- It is important for teachers to remember that we have what it takes to help our students grow, no matter what their starting point is.
- A Teach Happier act of kindness challenge is shared.
Remember back in March when we thought that getting to the end of the 19-20 school year would be like completing a marathon? We had to pace ourselves, keep our eyes on our own progress, and continue looking towards the finish line.
For most teachers, the 26.2 mile marathon of 19-20 seems to be turning into a 70.3 mile Ironman®. Most of us are still not even sure what some of our “events” will be in 20-21. We need to muster more endurance and energy than ever as we work with new students who may not have made adequate progress during emergency remote learning last spring.
It makes me nervous knowing I still need to ensure these students meet standards at the next level, even though they may be entering the classroom at a lower readiness level. Multiply that by 25 students or 7 classes and pass me a paper bag to breathe into. Are you feeling the same way? If so, my teacher friends and I have discovered something that helps us maintain perspective and a sense of calm, and I can’t wait to share it with you.When you find yourself overwhelmed with how you’ll help your new students succeed after last spring, remember we always find a way to muster the endurance and energy to carry on, all to help our students grow. Click To Tweet
New School Year: A Typical First Day
But before we do that, let’s roll back to a typical school year (remember those?!) where our first day back to school with students often goes something like this:
After a night of very little sleep, we dress in our “best” teacher clothes and shoes (these items usually fall out of the outfit rotation within 3 weeks) to excitedly (and nervously!) meet our new students. We enthusiastically welcome them to their new classroom, learn about one another with interactive activities, and share information about the upcoming year.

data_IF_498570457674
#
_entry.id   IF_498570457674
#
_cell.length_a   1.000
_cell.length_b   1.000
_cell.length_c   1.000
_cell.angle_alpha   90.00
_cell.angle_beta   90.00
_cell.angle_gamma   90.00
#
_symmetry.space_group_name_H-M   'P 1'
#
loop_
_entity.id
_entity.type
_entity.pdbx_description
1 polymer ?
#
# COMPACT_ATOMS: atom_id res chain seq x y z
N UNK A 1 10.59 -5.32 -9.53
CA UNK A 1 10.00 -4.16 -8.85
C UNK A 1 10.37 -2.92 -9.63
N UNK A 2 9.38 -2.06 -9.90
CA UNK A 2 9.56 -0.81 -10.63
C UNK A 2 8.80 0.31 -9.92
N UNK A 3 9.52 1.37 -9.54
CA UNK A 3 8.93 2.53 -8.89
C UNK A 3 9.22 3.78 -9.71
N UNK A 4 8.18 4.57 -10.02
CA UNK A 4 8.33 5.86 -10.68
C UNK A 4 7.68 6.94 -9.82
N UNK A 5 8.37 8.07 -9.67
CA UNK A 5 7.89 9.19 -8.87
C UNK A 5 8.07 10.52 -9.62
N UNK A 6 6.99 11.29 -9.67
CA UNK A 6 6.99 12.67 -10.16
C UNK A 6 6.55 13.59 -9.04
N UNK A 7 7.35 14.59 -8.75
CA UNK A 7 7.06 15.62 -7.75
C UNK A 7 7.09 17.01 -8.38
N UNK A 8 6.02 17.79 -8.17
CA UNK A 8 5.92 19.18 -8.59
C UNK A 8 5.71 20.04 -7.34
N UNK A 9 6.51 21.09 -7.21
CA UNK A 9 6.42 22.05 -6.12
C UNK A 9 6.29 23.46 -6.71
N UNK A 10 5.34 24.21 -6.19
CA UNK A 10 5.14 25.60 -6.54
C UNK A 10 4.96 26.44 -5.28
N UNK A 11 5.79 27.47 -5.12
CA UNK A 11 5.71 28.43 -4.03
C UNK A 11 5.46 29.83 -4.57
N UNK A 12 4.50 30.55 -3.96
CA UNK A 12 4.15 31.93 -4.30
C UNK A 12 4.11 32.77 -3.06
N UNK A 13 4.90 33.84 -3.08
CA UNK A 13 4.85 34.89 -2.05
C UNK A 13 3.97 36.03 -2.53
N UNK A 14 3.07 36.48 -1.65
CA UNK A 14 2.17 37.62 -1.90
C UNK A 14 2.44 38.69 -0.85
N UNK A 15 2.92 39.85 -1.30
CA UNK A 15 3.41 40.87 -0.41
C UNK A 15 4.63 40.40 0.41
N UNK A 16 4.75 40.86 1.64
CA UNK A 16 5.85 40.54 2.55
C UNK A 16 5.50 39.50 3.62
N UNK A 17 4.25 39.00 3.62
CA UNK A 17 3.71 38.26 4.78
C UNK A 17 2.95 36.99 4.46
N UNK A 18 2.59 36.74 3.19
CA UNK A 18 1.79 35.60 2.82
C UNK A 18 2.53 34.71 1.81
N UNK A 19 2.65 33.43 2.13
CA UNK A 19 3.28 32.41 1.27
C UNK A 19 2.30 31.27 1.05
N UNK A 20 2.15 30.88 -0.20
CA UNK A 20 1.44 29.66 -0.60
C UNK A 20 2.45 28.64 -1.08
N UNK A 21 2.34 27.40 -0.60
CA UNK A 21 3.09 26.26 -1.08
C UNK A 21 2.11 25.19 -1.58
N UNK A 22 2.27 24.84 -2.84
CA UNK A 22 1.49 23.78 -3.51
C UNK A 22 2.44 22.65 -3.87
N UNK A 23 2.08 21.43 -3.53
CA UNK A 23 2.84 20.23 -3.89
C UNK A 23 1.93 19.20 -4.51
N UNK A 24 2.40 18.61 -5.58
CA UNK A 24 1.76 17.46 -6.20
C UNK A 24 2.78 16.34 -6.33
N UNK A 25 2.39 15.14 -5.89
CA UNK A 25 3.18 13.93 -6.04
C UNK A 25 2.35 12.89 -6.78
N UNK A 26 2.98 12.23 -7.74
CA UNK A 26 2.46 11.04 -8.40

In these first hours, although we focus on relationships, our teacher brain can’t help but constantly survey this new classroom family. We wonder: What do these kids know? What are they able to do? What are their strengths and goals? No morning flies by quicker than the first-day-of-school morning.
Later, we meet with our colleagues to eat lunch, who, like our outfits, are the best they’re ever going to be all year. We share observations that typically go a little something like this:
“I don’t know…my students seem so nice, but they also seem so…young.”
“They are super sweet, they really are. A little chatty, but that’s OK. But boy do I have my work cut out for me this year. It’s going to take a lot to get them where they need to be by the end of the year.”
New School Year: Moving Forward to Growth
Sound familiar? On that first day, we remember the kids that left our classroom in June and compare them to those that just entered in September. We can’t fathom how we are going to move them all forward.
And guess what? Every year we do.
Every. Single. Year.
This is what my teacher friends and I continue to remember as we prepare for 20-21, uncertainties and all. We feel this every year, and we’re going to feel it again this year, too.
When you find yourself overwhelmed with how you’ll help your new students succeed after last spring, remember we always find a way to muster the endurance and energy to carry on, all to help our students grow.
Rest assured knowing that one of our greatest gifts as teachers is providing the conditions to get students to move from point A to point B.
Even if it’s a 70.3 mile journey.[scroll down to keep reading]
With so much uncertainty, now is the time to feel certain about your professional relationships! Choose to do one conscious act of kindness every day for 1 week by texting a colleague a greeting, a note of gratitude, or something to make them giggle. Nurturing these relationships will make you feel more prepared and supported as we begin this school year. And the best part? When you reach out to someone to make them happy, your happiness level will increase exponentially! Win-win!
ABOUT SUZANNE DAILEY
Suzanne Dailey is proud member of the Teach Better Family! She is an instructional coach in the Central Bucks School District where she has the honor and joy of working with elementary teachers and students in 15 buildings. Suzanne is Nationally Board Certified, a Fellow of the National Writing Project, and has a Masters Degree in Reading. She is dedicated to nurturing and developing the whole child and teacher. Suzanne lives in Doylestown, Pennsylvania with her husband and two children.